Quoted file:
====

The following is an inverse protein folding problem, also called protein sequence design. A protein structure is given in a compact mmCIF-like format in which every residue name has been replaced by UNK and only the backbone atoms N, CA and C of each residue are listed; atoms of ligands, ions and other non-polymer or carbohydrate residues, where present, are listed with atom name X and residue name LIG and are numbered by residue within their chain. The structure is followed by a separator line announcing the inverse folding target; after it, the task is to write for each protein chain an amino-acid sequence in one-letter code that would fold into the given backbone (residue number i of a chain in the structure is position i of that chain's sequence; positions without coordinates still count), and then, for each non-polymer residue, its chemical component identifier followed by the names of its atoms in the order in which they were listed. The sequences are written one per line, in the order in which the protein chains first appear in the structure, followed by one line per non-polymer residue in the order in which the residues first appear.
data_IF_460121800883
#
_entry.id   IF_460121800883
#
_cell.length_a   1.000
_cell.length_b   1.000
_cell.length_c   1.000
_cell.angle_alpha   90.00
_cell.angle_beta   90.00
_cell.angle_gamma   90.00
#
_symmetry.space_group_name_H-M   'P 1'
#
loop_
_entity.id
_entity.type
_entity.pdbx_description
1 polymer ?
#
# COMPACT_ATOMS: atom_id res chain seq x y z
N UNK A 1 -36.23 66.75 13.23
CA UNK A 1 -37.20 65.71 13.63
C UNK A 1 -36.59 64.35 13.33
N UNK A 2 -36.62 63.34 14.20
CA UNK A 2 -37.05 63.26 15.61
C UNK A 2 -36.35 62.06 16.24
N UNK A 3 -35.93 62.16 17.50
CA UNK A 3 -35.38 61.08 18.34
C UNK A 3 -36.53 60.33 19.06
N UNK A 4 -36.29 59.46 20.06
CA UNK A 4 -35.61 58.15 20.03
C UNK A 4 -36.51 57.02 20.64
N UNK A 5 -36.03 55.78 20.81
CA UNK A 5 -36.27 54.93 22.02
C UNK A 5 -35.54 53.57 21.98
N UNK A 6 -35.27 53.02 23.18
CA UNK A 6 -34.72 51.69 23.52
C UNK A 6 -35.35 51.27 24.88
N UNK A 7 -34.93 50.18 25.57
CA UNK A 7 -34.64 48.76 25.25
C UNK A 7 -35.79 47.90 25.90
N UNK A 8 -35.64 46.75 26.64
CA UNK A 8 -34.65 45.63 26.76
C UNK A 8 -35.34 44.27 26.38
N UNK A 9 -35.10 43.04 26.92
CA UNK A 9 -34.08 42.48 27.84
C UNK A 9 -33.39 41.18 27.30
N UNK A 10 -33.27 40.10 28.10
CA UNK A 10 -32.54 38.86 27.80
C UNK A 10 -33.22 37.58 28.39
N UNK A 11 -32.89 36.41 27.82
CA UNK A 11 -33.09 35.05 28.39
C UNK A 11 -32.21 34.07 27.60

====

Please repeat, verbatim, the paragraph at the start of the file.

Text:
The following is an inverse protein folding problem, also called protein sequence design. A protein structure is given in a compact mmCIF-like format in which every residue name has been replaced by UNK and only the backbone atoms N, CA and C of each residue are listed; atoms of ligands, ions and other non-polymer or carbohydrate residues, where present, are listed with atom name X and residue name LIG and are numbered by residue within their chain. The structure is followed by a separator line announcing the inverse folding target; after it, the task is to write for each protein chain an amino-acid sequence in one-letter code that would fold into the given backbone (residue number i of a chain in the structure is position i of that chain's sequence; positions without coordinates still count), and then, for each non-polymer residue, its chemical component identifier followed by the names of its atoms in the order in which they were listed. The sequences are written one per line, in the order in which the protein chains first appear in the structure, followed by one line per non-polymer residue in the order in which the residues first appear.